Seems to be quite a high beta stock at the moment so going up with the market. I'm still not sure I see the equity cashflows or the npv of the equity tangibly improving quite yet albeit the debt is a marginal positive and if they do the big chunk that should give them a bit more breathing space. But I'm guessing overall debt is still rising as capex comes to an end before project cashflows start reducing it. Did I see somewhere debt peaks at around 9 to 9.5bn? Be interesting to see their next Q results and whether the new FD improves the presentation of them. As one analyst said, "they seem to have 5 different ways of presenting EBITDA"!!
"Group flagship Essar Oil last week successfully restructured its Rs 9000 crore rupee dominated corporate debt facility and exited the corporate debt restructuring (CDR) mechanism. This has revitalised its ongoing negotiations with a clutch of Chinese banks and financial institutions to refinance a major part of its high cost rupee debt with cheaper dollar credit, said multiple sources aware of the ongoing developments.
The plan is to raise up to a billion dollars of external commercial borrowings (ECBs) from the Chinese banking system. Essar Oil alone has plans to raise up to $2.27 billion after receiving an approval from the Reserve Bank of India to switch a large chunk of its borrowings out of rupees. Essar was the first Indian corporate to receive the RBI nod for the same for two of its largest group companies Essar Oil and Essar SteelBSE 0.41 %, mid last year. And if successful, it will also be among the first lot of domestic corporates outside the power sector to tap the Chinese banks for such big bracket financing. "
Video discusses: - CDR Exit - Optimisation project and GRM (Global refining margins) - Sales Tax issue resolved - Credit rating increased to BBB+ (but I do not know which credit rating agency) - Reducing cost of debt - Dollarise the high cost rupee debt (doing this will reduce costs by 180 to 200 US dollars) - Promotor holdings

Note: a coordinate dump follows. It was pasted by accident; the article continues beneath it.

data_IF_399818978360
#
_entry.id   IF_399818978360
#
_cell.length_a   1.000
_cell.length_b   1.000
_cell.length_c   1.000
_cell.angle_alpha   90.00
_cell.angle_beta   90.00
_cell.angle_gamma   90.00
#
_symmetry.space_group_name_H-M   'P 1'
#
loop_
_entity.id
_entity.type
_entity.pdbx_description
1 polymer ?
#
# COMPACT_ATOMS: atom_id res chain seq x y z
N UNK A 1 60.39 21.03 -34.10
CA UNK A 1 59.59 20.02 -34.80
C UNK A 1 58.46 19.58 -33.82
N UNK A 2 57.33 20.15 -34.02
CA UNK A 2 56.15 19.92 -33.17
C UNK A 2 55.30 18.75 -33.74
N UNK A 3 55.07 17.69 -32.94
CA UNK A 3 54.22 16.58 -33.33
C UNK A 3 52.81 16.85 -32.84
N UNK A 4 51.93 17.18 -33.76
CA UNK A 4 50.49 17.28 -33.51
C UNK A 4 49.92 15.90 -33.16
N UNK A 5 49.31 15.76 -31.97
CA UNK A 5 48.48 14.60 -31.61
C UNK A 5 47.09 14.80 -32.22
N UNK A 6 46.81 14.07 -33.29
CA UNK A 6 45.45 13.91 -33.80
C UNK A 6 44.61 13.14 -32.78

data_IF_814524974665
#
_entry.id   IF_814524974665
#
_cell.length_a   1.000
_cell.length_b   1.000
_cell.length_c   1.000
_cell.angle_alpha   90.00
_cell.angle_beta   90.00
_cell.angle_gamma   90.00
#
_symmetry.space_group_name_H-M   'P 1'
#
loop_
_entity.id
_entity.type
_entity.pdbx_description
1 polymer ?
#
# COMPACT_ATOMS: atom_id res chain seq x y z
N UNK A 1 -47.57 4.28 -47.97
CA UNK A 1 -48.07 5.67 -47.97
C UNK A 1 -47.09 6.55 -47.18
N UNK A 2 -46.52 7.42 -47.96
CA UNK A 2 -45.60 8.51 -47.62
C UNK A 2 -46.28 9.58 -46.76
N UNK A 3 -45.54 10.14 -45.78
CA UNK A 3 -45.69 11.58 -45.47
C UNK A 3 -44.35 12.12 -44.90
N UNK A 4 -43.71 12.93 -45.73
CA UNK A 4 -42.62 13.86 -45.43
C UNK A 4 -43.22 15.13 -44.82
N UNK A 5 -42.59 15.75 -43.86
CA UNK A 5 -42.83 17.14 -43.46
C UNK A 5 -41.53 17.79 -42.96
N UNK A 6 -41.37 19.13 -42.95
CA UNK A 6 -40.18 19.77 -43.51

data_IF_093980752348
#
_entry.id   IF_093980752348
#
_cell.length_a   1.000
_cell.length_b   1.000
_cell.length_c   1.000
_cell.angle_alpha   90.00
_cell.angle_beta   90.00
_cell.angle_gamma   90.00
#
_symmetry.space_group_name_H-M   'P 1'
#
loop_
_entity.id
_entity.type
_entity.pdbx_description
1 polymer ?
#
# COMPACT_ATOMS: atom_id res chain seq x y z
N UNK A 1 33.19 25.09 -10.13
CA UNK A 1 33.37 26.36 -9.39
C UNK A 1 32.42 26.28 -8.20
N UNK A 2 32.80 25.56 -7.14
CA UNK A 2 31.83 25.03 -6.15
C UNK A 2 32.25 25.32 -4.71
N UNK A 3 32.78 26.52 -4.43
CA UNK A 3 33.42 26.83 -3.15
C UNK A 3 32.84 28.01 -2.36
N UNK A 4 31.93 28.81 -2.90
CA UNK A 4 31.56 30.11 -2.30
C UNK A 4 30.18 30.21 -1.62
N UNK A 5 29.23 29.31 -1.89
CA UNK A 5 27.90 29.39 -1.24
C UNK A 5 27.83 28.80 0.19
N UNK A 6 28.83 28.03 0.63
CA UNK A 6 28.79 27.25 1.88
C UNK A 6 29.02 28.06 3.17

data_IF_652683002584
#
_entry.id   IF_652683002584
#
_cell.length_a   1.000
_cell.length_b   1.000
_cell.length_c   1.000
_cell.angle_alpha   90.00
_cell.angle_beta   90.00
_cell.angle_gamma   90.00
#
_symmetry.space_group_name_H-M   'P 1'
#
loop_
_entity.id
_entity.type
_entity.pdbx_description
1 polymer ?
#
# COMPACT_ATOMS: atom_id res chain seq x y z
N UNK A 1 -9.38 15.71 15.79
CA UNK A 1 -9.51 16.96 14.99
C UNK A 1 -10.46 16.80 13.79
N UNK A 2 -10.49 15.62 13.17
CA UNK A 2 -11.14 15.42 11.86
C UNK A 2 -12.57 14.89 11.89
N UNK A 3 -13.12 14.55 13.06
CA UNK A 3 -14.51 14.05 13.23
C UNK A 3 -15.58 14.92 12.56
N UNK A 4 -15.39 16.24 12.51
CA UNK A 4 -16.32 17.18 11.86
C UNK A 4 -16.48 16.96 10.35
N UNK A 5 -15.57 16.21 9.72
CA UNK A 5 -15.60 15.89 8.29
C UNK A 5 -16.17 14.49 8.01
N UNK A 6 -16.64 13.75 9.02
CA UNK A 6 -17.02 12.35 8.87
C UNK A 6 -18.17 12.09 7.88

I like the bit "RIL and Essar Oil have kept part of the network intact, and are now biding their time. Essar Oil CEO LK Gupta says it’s heartening to see retail prices going up finally and that his company’s network of 1,400 pumps is ready for business."
Oil companies are in an almost schizophrenic situation these days. They are happy that they are being allowed to gradually increase diesel prices at the pump. But they are loath to let go of reliable, long-term customers for whom they have built special pumps and storage facilities over the years. Their relationships with their biggest customers are now strained. For example, the Punjab government directed its state transport corporation, one of IndianOil’s bulk customers, to stop buying the expensive diesel. The buses have instead begun queueing to fill up at pumps on the highways. In an attempt to keep and service its long-time customer, IndianOil has started to keep pumps open at night to allow the buses to fill up.
IS IT WORKING? What lies at the root of the dual pricing dilemma? Oil companies say it is impossible to separate the two supply chains. Government regulations ban the sale of more than 200 litres (in a barrel) to an individual customer at a retail petrol pump. Yet, consumers have been able to find ways to fill up. Several customers with clout in the government, like fisherfolk, went on strike and were able to get the government order reversed for them.
The only hope is that the problem may not last too long. Speaking to CNBC, BPCL Chairman RK Singh said, “The government has allowed us to increase retail prices by 50 paisa every month till their under-recoveries are wiped out. So the situation should stabilise by next year.’’ Under-recovery is a catch-all phrase, unique to the Indian oil industry, which refers to the difference between the pump price and the import-parity price of fuel.
Oil industry analysts say they are not sure how long the price increase will last. For instance, the government did not allow the companies to jack up prices when Parliament was in session in the first half of March. But a hike was allowed when the budget session was adjourned. Oil companies expect large customers to return as and when the differential falls to Rs 2/litre.